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10 volcanic facts about Yellowstone National Park

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The Grand Canyon of the Yellowstone River in Yellowstone National Park is covered in snow and is closed to tourists even during the summer months. A treasure hunter was cited for climbing into the canyon on Jan. 6; rescuers were required to retrieve him during a snowstorm.
  1. A supervolcano sits beneath Yellowstone National Park. This means the measured volume of deposits is greater than 1,000 cubic kilometers. Volcanic deposits are a mixture of rock and gasses emitted during an eruption.
  2. During its first eruption 2.1 million years ago, the Yellowstone Supervolcano covered more than 5,790 square miles with volcanic ash. That spans an area larger than the state of Connecticut, which totals 5,543 square miles.
  3. Three super eruptions are known. The Huckleberry Ridge eruption 2.1 million years ago formed the Island Park Caldera; the Mesa Falls 1.3 million years ago created Henry’s Fork Caldera; and the Lava Creek approximately 640,000 years ago produced the Yellowstone Caldera.
  4. The North American continent has existed for approximately 3.8 billion years. Yellowstone’s oldest rocks are 2.7 billion years old. These rocks are granites and gneisses that form at temperatures over 1100F (600C) and at depths of 5 to 10 miles (8-16km). Gneisses morph into minerals like mica and feldspar.
  5. Between 1,000 to 2,000 measurable earthquakes occur annually due to volcanic and tectonic activity. More than 3,000 were cataloged in 1985. The largest earthquake recorded was at Hebgen Lake in 1959 at a magnitude 7.3. It created a fault line across 25 miles at 40 feet high.
  6. A hotspot is a melting anomaly within the Earth and Yellowstone sits directly above one. At approximately 17 million years old, its hotspot may extend as deep as the planet’s mantle and core. Its source of power is hot material that generates magma as it melts near the surface.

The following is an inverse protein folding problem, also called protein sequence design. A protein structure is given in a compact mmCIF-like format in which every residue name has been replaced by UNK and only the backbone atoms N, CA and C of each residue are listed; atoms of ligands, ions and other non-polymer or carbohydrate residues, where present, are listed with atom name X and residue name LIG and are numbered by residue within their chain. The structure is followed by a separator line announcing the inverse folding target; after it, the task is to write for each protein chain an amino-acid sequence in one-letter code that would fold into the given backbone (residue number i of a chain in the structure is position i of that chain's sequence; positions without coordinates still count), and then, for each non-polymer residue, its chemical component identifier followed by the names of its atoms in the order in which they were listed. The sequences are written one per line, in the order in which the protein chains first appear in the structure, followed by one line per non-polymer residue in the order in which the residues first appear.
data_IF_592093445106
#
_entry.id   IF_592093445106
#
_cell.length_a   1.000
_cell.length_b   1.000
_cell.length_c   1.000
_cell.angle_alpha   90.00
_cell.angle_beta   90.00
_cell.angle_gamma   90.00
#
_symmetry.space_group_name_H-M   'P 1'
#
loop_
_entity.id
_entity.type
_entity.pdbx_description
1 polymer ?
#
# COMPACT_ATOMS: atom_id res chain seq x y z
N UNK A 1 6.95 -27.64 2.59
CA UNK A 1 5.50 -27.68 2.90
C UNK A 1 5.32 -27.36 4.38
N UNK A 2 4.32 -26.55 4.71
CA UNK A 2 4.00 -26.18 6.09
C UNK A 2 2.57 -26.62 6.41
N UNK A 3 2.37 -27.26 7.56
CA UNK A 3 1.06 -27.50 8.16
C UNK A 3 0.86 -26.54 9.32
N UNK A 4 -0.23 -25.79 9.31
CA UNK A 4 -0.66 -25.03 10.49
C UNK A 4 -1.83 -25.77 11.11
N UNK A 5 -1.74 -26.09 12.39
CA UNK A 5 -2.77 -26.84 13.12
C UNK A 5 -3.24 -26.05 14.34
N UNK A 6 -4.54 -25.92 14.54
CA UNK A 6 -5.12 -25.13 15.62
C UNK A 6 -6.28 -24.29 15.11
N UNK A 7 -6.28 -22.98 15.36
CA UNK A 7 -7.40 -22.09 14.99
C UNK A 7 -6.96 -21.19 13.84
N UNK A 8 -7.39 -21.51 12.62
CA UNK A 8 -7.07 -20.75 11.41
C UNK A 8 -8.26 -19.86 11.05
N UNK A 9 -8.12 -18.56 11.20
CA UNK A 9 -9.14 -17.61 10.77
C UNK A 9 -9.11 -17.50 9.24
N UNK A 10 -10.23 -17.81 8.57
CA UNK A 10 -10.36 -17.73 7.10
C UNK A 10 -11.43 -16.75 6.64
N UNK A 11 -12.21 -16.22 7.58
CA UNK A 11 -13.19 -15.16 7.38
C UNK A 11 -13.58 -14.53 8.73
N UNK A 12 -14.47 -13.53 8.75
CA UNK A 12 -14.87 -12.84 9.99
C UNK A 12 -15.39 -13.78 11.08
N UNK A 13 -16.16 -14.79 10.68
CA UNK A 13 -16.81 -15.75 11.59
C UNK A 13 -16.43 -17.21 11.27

7. Hydrothermal explosions occur when underground water reaches temperatures as high as 482° F and a rapid reduction of pressure causes a nearly instantaneous transition from liquid to steam. The result causes a powerful explosion of water, mud and rock debris. These phenomena are similar to geysers except for the debris it expunges. The largest hypothermal explosion recorded was approximately 13,800 years ago and occurred near Mary Bay.
  8. Eagle Peak is the highest point in Yellowstone at 11,372 feet and is located in Wyoming. It was formed by lava flows trapped by valley walls and is composed of Eocene age volcaniclastic rocks.
  9. Each time Yellowstone has erupted, it has expunged two types of magma: rhyolite and basalt. The rhyolite magma reserve is located in the shallow crust of about 3 to 10 miles below the surface and is what fuels the heat for the hot springs and geysers. Basalt magma is at depths greater than 25 miles and provides the heat necessary for rhyolite to form.
  10. When will Yellowstone erupt again? Experts cannot provide a definitive time frame for eruptions and the recent situation in Tonga is an example of how quickly catastrophe can strike. What can be determined is a large-scale Yellowstone eruption that forms another caldera will change global weather patterns and affect life as we know it for many years afterwards.

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